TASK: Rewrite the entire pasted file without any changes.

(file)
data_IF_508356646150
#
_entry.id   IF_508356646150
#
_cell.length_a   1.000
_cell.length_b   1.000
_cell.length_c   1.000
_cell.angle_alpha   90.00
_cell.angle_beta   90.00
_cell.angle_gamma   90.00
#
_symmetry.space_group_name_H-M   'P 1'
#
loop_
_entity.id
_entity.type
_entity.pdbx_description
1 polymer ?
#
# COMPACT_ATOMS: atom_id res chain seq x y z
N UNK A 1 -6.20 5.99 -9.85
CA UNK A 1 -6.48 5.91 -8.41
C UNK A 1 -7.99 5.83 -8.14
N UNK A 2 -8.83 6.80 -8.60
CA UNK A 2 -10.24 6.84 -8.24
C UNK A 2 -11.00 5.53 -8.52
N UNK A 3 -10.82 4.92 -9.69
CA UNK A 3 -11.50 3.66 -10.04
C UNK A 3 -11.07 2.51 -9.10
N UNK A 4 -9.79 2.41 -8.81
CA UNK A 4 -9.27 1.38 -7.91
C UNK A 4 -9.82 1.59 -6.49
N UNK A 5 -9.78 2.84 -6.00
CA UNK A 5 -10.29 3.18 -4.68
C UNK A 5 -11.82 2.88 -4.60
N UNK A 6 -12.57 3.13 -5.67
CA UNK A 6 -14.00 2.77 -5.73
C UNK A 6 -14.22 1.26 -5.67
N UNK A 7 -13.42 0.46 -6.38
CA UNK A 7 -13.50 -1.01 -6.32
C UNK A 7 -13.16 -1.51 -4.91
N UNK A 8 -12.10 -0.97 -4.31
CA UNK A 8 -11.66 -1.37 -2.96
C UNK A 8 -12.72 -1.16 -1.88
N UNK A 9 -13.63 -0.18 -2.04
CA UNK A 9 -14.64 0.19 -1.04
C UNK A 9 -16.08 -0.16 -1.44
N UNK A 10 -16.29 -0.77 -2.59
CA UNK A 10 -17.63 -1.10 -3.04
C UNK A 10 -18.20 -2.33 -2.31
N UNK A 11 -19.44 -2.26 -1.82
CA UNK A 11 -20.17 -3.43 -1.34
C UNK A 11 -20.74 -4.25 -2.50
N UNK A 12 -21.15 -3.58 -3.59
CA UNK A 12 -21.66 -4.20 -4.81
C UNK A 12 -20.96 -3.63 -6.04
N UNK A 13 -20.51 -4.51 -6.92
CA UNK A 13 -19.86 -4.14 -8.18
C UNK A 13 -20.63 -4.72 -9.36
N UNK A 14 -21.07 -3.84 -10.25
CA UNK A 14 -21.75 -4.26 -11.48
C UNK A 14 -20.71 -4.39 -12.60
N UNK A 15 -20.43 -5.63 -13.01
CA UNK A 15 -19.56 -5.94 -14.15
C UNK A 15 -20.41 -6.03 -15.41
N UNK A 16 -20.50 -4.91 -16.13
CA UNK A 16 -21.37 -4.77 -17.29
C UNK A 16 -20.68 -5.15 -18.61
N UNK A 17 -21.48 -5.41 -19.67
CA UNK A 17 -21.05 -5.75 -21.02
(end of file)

data_IF_508356646150
#
_entry.id   IF_508356646150
#
_cell.length_a   1.000
_cell.length_b   1.000
_cell.length_c   1.000
_cell.angle_alpha   90.00
_cell.angle_beta   90.00
_cell.angle_gamma   90.00
#
_symmetry.space_group_name_H-M   'P 1'
#
loop_
_entity.id
_entity.type
_entity.pdbx_description
1 polymer ?
#
# COMPACT_ATOMS: atom_id res chain seq x y z
N UNK A 1 -6.20 5.99 -9.85
CA UNK A 1 -6.48 5.91 -8.41
C UNK A 1 -7.99 5.83 -8.14
N UNK A 2 -8.83 6.80 -8.60
CA UNK A 2 -10.24 6.84 -8.24
C UNK A 2 -11.00 5.53 -8.52
N UNK A 3 -10.82 4.92 -9.69
CA UNK A 3 -11.50 3.66 -10.04
C UNK A 3 -11.07 2.51 -9.10
N UNK A 4 -9.79 2.41 -8.81
CA UNK A 4 -9.27 1.38 -7.91
C UNK A 4 -9.82 1.59 -6.49
N UNK A 5 -9.78 2.84 -6.00
CA UNK A 5 -10.29 3.18 -4.68
C UNK A 5 -11.82 2.88 -4.60
N UNK A 6 -12.57 3.13 -5.67
CA UNK A 6 -14.00 2.77 -5.73
C UNK A 6 -14.22 1.26 -5.67
N UNK A 7 -13.42 0.46 -6.38
CA UNK A 7 -13.50 -1.01 -6.32
C UNK A 7 -13.16 -1.51 -4.91
N UNK A 8 -12.10 -0.97 -4.31
CA UNK A 8 -11.66 -1.37 -2.96
C UNK A 8 -12.72 -1.16 -1.88
N UNK A 9 -13.63 -0.18 -2.04
CA UNK A 9 -14.64 0.19 -1.04
C UNK A 9 -16.08 -0.16 -1.44
N UNK A 10 -16.29 -0.77 -2.59
CA UNK A 10 -17.63 -1.10 -3.04
C UNK A 10 -18.20 -2.33 -2.31
N UNK A 11 -19.44 -2.26 -1.82
CA UNK A 11 -20.17 -3.43 -1.34
C UNK A 11 -20.74 -4.25 -2.50
N UNK A 12 -21.15 -3.58 -3.59
CA UNK A 12 -21.66 -4.20 -4.81
C UNK A 12 -20.96 -3.63 -6.04
N UNK A 13 -20.51 -4.51 -6.92
CA UNK A 13 -19.86 -4.14 -8.18
C UNK A 13 -20.63 -4.72 -9.36
N UNK A 14 -21.07 -3.84 -10.25
CA UNK A 14 -21.75 -4.26 -11.48
C UNK A 14 -20.71 -4.39 -12.60
N UNK A 15 -20.43 -5.63 -13.01
CA UNK A 15 -19.56 -5.94 -14.15
C UNK A 15 -20.41 -6.03 -15.41
N UNK A 16 -20.50 -4.91 -16.13
CA UNK A 16 -21.37 -4.77 -17.29
C UNK A 16 -20.68 -5.15 -18.61
N UNK A 17 -21.48 -5.41 -19.67
CA UNK A 17 -21.05 -5.75 -21.02